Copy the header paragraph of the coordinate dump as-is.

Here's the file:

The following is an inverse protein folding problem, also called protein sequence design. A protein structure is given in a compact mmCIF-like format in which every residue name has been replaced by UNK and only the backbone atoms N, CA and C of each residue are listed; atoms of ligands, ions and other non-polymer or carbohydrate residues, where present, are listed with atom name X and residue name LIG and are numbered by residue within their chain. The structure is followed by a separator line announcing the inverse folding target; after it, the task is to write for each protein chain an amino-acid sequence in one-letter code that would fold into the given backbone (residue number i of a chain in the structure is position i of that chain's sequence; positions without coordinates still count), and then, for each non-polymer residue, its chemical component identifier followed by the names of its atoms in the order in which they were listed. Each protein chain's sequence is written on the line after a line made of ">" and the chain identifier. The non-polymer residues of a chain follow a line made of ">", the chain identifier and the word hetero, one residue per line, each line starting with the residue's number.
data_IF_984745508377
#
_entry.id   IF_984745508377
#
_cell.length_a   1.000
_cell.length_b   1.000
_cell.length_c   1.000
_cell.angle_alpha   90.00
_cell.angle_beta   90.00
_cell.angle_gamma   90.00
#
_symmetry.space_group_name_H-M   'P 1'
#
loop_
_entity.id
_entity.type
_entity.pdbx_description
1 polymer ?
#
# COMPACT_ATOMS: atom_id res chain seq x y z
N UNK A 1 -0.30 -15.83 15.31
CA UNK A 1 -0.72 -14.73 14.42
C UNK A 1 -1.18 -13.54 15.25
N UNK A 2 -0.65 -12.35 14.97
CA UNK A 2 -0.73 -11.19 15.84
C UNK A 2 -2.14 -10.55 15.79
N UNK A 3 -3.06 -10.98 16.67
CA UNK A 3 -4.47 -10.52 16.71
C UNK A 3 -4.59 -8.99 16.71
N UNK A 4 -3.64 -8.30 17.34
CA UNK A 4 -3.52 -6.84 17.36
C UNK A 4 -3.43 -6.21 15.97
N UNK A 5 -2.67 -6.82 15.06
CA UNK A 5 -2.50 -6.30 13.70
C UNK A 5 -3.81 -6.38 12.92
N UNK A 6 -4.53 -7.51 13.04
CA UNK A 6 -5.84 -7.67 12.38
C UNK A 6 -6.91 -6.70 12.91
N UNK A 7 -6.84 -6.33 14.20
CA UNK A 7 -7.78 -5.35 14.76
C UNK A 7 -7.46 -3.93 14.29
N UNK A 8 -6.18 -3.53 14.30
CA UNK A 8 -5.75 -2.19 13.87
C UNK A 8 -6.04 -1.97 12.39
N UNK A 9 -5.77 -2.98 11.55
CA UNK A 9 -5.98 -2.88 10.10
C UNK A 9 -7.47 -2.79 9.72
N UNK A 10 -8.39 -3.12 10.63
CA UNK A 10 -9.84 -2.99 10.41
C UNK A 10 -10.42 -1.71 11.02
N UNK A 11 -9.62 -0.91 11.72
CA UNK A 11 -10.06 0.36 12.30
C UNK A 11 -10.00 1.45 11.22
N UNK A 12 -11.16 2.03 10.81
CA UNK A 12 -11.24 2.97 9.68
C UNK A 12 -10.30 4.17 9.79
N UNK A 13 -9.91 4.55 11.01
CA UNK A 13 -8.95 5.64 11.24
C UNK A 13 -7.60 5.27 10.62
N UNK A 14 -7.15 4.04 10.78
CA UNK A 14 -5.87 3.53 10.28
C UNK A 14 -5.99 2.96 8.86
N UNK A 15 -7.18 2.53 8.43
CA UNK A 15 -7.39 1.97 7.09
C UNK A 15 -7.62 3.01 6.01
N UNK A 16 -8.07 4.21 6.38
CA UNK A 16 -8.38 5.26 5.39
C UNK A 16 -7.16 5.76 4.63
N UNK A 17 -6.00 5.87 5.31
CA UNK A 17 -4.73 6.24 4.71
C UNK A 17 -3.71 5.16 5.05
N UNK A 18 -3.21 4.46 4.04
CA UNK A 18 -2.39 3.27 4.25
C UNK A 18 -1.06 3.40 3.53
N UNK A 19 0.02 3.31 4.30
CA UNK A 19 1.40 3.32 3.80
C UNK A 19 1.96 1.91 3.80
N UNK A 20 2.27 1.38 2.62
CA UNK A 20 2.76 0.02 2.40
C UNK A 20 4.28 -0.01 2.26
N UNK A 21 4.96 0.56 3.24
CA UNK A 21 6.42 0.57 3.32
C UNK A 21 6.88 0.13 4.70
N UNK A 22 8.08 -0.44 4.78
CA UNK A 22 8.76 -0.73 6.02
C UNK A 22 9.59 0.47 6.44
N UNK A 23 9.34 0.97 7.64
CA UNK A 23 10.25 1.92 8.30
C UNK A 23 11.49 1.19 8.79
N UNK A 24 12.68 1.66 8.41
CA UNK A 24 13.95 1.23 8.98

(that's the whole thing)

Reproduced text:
The following is an inverse protein folding problem, also called protein sequence design. A protein structure is given in a compact mmCIF-like format in which every residue name has been replaced by UNK and only the backbone atoms N, CA and C of each residue are listed; atoms of ligands, ions and other non-polymer or carbohydrate residues, where present, are listed with atom name X and residue name LIG and are numbered by residue within their chain. The structure is followed by a separator line announcing the inverse folding target; after it, the task is to write for each protein chain an amino-acid sequence in one-letter code that would fold into the given backbone (residue number i of a chain in the structure is position i of that chain's sequence; positions without coordinates still count), and then, for each non-polymer residue, its chemical component identifier followed by the names of its atoms in the order in which they were listed. Each protein chain's sequence is written on the line after a line made of ">" and the chain identifier. The non-polymer residues of a chain follow a line made of ">", the chain identifier and the word hetero, one residue per line, each line starting with the residue's number.